- The goal is to eliminate the synaptic connections that the brain no longer uses and strengthen (myelinate) the ones that it does use. This strengthening process makes the synapses that are left faster and more effective. Synaptic pruning continues until you’re in your twenties.
- The Newcastle University study showed that girls’ brains mature faster than boys’ brains because their synaptic pruning process finishes between the ages of 10 and 15 years. In boys, however, the process doesn’t end until age 20 to 21.
Improving neural connectivity during childhood and adolescence
The fact that girls’ brains mature faster than boys’ brains doesn’t mean that we should raise them differently. In fact, something that experts advocate for is the need to address children’s educational, emotional, and personal conditions so that they can achieve effective neural connectivity.
What do we mean by that? Well, for example, a child’s brain isn’t made for sitting around all day. Children need to move, explore, discover, play, interact with others and experience new sensations, emotions, and feelings.
Although girls’ and boys’ brains mature at different times, it’s important to create the best possible conditions for optimal brain development, regardless of sex. To that end, it can be helpful to remember the best ways to help them do that.
What do children need for optimal brain development?
Proper brain development requires emotional support. Children need healthy attachments. A safe, loving, and affectionate family environment is essential. In that context, the people around them can help them manage and understand their emotions.
Another fundamental element is good nutrition. Offer children whole, healthy foods and minimize processed food with a lot of saturated fats.
Physical activity is also essential. Their days should be filled with movement, play, and hands-on activities.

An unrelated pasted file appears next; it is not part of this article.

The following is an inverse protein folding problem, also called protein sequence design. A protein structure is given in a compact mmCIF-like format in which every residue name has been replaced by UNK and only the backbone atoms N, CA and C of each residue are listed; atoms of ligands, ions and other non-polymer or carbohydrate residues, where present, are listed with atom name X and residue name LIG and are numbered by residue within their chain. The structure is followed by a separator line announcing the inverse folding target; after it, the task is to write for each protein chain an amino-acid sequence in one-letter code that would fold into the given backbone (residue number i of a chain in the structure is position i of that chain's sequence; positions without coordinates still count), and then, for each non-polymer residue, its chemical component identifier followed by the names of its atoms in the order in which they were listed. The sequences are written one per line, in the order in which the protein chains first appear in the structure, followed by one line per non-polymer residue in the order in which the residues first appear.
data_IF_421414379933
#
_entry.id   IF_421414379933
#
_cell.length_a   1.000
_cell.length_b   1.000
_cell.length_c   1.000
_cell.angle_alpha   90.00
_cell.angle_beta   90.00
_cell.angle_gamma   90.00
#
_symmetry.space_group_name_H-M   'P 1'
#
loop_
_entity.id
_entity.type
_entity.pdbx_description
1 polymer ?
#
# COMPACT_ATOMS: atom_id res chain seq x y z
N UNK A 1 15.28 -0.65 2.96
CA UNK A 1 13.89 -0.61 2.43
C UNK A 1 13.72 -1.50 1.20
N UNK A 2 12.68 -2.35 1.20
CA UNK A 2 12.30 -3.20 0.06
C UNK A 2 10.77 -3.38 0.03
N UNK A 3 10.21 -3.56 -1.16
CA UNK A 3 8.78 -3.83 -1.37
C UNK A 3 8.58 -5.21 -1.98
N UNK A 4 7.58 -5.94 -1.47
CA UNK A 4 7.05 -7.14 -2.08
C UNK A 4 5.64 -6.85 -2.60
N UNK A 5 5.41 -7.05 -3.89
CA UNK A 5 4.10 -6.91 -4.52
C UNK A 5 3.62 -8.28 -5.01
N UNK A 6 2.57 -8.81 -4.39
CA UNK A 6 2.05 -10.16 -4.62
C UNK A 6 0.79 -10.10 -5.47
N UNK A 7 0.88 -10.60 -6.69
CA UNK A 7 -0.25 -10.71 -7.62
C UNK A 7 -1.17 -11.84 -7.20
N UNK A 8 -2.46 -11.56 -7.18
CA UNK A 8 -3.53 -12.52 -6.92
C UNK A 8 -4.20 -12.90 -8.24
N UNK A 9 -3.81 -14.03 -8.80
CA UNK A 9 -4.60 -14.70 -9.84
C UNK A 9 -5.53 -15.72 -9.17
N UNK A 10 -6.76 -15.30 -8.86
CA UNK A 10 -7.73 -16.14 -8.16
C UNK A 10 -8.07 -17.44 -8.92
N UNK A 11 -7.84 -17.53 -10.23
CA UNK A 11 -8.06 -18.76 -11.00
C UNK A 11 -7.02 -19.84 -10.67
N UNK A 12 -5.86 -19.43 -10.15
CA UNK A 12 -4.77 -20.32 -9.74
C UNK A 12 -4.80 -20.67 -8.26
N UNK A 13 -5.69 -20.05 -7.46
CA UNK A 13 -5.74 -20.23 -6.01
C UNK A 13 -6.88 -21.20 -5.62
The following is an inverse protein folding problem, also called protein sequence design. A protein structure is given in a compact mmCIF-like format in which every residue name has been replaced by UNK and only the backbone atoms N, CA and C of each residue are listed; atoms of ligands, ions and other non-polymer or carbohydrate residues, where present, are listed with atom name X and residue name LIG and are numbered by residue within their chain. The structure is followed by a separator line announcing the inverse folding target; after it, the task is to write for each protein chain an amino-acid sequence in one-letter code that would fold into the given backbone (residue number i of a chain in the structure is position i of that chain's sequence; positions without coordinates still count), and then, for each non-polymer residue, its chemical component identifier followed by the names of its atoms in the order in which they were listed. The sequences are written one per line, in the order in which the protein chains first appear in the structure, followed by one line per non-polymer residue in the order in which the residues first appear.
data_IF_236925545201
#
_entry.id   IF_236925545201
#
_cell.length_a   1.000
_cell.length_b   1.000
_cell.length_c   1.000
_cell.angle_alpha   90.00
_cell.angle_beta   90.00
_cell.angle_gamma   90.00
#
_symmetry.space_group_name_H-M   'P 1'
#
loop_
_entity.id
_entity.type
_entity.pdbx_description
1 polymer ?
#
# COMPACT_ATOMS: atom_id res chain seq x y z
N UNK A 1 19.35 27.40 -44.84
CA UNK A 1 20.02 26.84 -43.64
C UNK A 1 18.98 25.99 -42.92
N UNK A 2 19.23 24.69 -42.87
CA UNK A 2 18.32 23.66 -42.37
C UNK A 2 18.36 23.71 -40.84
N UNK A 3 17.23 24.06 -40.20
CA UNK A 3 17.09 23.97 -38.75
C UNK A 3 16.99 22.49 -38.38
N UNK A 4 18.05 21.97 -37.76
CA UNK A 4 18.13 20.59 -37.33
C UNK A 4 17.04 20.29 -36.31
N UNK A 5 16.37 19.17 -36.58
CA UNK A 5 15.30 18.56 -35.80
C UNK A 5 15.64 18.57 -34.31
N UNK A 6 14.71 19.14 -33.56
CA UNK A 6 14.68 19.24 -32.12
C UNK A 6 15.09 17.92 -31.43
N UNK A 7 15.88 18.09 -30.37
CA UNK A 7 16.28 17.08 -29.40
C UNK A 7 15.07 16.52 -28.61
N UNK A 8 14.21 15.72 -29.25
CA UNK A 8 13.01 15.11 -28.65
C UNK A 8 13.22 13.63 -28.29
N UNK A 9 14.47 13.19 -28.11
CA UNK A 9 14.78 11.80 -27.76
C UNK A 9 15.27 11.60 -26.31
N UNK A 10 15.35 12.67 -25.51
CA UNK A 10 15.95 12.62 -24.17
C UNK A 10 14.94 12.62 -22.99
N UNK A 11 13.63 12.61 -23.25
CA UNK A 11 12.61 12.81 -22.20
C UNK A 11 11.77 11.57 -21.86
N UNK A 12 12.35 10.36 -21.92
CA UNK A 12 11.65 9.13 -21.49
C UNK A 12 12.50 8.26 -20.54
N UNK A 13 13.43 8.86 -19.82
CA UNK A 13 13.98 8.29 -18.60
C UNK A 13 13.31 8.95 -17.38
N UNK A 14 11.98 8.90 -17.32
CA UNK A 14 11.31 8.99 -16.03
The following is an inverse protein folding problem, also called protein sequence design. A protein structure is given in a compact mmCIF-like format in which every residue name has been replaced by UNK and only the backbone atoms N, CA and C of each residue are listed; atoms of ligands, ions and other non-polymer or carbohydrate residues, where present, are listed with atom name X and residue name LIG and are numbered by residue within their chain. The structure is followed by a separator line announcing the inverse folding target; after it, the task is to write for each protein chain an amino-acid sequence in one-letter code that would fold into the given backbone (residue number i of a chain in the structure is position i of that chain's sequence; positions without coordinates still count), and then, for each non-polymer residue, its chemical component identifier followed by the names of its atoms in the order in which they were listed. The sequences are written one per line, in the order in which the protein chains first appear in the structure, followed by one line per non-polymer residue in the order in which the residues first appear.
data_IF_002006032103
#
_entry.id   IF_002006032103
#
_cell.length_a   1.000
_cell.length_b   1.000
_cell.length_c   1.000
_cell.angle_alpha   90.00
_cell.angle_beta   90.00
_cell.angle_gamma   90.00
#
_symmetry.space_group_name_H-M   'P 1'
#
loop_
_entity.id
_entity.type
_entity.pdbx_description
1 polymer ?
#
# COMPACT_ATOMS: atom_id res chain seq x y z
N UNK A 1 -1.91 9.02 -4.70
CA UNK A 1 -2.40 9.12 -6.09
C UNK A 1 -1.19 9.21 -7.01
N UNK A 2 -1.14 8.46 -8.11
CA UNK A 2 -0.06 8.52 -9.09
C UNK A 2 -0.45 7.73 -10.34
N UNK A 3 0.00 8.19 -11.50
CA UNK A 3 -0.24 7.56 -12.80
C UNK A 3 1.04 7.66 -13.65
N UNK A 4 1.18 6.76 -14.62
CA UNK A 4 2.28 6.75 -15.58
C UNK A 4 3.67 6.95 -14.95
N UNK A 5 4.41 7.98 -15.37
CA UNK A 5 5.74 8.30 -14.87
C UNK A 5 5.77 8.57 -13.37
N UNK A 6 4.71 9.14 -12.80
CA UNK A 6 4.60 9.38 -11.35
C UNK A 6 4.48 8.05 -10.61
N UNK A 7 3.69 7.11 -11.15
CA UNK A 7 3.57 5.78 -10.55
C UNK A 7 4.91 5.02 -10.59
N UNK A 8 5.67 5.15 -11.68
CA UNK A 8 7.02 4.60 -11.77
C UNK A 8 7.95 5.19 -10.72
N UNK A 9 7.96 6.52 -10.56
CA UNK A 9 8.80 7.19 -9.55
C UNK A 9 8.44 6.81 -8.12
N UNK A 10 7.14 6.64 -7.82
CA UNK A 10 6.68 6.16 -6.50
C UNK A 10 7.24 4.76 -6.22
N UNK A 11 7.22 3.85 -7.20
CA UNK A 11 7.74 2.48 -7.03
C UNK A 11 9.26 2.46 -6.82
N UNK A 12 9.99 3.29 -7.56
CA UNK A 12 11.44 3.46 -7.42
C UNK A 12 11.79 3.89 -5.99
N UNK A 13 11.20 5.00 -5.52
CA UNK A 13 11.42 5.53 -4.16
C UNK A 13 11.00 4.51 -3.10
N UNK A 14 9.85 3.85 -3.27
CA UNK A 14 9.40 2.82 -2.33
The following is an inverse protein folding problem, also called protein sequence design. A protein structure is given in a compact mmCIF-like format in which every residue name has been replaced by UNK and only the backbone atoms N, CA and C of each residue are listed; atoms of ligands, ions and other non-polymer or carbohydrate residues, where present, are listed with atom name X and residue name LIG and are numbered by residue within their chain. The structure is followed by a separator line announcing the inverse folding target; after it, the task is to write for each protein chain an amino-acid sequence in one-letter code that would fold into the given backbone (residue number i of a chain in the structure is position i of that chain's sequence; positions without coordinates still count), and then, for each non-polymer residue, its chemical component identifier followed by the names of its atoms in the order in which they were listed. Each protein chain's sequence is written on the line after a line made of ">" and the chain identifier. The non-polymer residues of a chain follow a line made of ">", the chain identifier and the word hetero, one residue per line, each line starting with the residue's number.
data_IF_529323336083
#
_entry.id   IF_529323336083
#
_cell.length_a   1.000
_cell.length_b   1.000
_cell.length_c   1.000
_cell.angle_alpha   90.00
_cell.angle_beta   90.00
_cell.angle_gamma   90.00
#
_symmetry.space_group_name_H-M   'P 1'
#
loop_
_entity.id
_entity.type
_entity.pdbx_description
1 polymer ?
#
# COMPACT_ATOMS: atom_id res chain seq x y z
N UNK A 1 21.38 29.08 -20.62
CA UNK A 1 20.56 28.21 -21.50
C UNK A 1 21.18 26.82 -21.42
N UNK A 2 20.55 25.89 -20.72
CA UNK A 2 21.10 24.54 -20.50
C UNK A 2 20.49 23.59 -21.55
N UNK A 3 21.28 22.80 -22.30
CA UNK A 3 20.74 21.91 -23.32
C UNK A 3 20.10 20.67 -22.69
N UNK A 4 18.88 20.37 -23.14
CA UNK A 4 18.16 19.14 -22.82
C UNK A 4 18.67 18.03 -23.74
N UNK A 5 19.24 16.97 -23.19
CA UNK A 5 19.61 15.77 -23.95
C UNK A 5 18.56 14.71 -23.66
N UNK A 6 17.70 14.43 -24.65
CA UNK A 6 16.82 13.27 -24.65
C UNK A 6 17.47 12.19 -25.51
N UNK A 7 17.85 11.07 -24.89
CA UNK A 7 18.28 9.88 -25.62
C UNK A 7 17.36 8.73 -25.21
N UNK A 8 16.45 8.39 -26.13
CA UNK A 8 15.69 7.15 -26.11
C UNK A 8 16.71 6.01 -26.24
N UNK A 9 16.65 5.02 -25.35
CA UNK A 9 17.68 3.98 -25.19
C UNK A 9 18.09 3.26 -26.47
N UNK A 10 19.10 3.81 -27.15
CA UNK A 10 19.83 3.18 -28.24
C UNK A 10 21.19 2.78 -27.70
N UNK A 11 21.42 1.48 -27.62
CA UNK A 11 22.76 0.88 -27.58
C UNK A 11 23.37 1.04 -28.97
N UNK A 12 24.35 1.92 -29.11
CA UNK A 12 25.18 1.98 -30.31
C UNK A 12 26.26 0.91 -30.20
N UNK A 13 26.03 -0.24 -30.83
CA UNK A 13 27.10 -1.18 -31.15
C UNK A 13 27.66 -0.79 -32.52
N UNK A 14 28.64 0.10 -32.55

Social interaction is another key element for healthy brain development. They should have plenty of time to play and spend time with other children and adults.
Remember that factors such as stress and anxiety have serious negative repercussions for brain development at an early age. Help children avoid them as much as possible.
Lastly, don’t forget about the cornerstone of child-rearing, which is to encourage their curiosity and creativity. It’s very important to foster their ability to invent, create, experiment, make mistakes, get things right, try new things, feel, and discover the world at their own pace.
Although each child’s brain develops at its own pace, we have the opportunity and the responsibility to optimize the process.It might interest you...
All cited sources were thoroughly reviewed by our team to ensure their quality, reliability, currency, and validity. The bibliography of this article was considered reliable and of academic or scientific accuracy.
- Sol Lim, Cheol E. Han, Peter J. Uhlhaas(2013) Preferential Detachment During Human Brain Development: Age- and Sex-Specific Structural Connectivity in Diffusion Tensor Imaging (DTI) Data. Cerebral Cortex, Volume 25, Issue 6, June 2015, Pages 1477–1489, https://doi.org/10.1093/cercor/bht333